Where does this leave us when it comes to Distraction? Well, distraction either causes the wrong or a delayed decision or, distraction may cause a particular route to be followed when it was obvious to the focussed observer that the other should have been chosen. In such a case, the opportunity cost of delay or an incorrect decision could be significant. One area where I am feeling huge opportunity cost at the moment is in our SA politics. The current leadership is not putting us back 8 years being the two terms of the president, but rather a decade and more. Pravin Gordhan speaks about 10 years to recover from a full junk status and if that occurs before Christmas, that means 8 years of Zuma and another 10 years of recovery. In all of that, we all get poorer and the Poor become completely destitute. If we embellish on that with some of the social unrest scenarios, the ruin is unimaginable. I have recently read Jacques Paauw’s book and in the course of it, I stepped back and began to think of the reading that I have been forced to do to stay abreast of the scenarios in our beautiful, tortured country and the negativity contained in these books. I thought about the effort that it has taken to investigate and expose the “bad” and the amount of Distraction that it has caused a nation. Imagine if the only books selling at the moment were studies and success stories of green energy, water purification initiatives, farming methods, advanced financial planning and wealth creation, inexpensive building technologies, self-driving cars for public transport, etc, etc. – just imagine!

You see, the Distraction that corruption has brought has induced an immeasurable Opportunity Cost for our nation and her Peoples. Thus the travesty for me of the current leadership crisis is not even what we have lost, but what cost we have foregone with the amazing opportunity that democracy and the former leadership engendered for us. We live in hope that something occurs in the next year or two that completely changes the trajectory we’re currently plotting. In this regard, Zimbabwe has just got interesting and we wish a better outcome for her Peoples.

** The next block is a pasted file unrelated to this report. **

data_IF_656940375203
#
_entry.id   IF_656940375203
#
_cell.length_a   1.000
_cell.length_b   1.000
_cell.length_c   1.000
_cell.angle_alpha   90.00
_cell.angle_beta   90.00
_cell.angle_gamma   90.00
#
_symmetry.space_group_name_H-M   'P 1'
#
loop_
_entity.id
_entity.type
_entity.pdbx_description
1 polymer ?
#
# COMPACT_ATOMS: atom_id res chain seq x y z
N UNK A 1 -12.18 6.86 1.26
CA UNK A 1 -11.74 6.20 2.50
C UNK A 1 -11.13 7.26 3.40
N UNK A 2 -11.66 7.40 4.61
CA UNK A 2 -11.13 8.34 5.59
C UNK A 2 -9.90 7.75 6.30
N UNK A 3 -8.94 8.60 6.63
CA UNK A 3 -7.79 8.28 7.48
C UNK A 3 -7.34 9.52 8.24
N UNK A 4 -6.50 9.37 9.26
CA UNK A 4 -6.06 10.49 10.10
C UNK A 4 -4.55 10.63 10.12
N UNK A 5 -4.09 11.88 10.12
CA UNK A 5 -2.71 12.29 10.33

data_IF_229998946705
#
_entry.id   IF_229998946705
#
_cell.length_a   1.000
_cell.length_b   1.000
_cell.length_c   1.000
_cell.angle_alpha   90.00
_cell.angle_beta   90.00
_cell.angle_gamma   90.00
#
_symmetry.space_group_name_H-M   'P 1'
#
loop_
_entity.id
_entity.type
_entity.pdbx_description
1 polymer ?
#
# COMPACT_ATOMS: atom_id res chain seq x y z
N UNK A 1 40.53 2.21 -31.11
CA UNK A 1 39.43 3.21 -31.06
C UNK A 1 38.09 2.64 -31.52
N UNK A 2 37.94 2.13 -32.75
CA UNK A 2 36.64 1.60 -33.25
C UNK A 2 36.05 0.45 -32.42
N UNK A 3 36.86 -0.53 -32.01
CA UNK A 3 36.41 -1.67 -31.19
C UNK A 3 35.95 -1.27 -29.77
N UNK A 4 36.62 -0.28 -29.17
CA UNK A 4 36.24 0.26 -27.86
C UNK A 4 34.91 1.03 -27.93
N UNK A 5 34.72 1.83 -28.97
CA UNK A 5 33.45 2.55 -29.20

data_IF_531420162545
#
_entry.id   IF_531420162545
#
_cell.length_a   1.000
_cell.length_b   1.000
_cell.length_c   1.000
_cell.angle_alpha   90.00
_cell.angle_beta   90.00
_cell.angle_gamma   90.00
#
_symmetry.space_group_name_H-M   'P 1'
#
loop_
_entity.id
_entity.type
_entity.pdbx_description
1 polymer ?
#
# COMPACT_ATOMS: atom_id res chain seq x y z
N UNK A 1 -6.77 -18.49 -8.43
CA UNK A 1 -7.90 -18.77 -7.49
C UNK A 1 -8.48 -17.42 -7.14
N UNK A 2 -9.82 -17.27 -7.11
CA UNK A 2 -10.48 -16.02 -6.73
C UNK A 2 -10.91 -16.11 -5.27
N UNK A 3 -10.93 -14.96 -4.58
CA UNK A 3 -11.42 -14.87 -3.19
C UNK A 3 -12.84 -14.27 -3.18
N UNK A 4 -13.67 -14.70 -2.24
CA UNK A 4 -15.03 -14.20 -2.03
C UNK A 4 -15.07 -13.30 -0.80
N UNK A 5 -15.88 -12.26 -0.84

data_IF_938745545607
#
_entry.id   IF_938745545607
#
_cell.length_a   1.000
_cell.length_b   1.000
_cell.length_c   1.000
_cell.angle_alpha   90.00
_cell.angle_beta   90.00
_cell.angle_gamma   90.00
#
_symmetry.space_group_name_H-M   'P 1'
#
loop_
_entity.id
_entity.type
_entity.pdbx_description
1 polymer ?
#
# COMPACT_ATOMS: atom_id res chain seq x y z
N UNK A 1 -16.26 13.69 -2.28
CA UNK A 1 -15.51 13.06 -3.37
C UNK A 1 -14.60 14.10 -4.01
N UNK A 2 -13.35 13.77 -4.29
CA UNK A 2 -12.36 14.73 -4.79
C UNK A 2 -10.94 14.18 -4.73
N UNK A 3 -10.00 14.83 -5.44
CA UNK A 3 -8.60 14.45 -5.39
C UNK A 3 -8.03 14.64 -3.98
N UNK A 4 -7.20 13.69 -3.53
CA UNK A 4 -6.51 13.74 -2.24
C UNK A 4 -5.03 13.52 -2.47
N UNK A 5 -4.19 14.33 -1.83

But back to us and what we can individually control. The cost of Distraction is immeasurable even in our own lives and circumstances. We need to be mercenary when considering what we spend our energy on. Time is of the essence when we choose, by design or default, to focus on the Unimportant in our lives. By pursuing a senseless decision or strategy, we waste the actual time expended but we also may bring about setbacks that last much longer. In your business, the relationship with your children, your marriage, Distraction and its associate, Opportunity Cost, lurk to waste your efforts and impede your success. Take control. As we’ve made the point before if you don’t, somebody else will. You don’t need to get paranoid about every decision but just take one or two “big rocks” and begin to practice Focus as opposed to Distraction, and estimate the Opportunity Cost of your alternate decisions. Great strategies are as much made up of what you do not do, as they are of what you do.

Homeloan Junction is practiced in these issues and no doubt has examples of where Opportunity Cost went against them over time. We learn from our mistakes and sometimes learn best from them, unfortunately. Point is a discussion with those who have been before you can always help when you are making decisions with uncertain outcomes. Strength to your arm as you manage the choppy waters with which we are faced. Hopefully, as we’ve discussed before, you will continue to enjoy the current level of activity of the market as it certainly feels like Property has held its own in difficult times.

 

Yours in Property.

Jack Trevena

Jack Trevena

With over 30 years of experience in the banking and home loan industry, my hope it is share what I have learnt over the years with my blogging community, inspire conversation around the subject and in the process discover unique insights into this ever changing environment.
Jack Trevena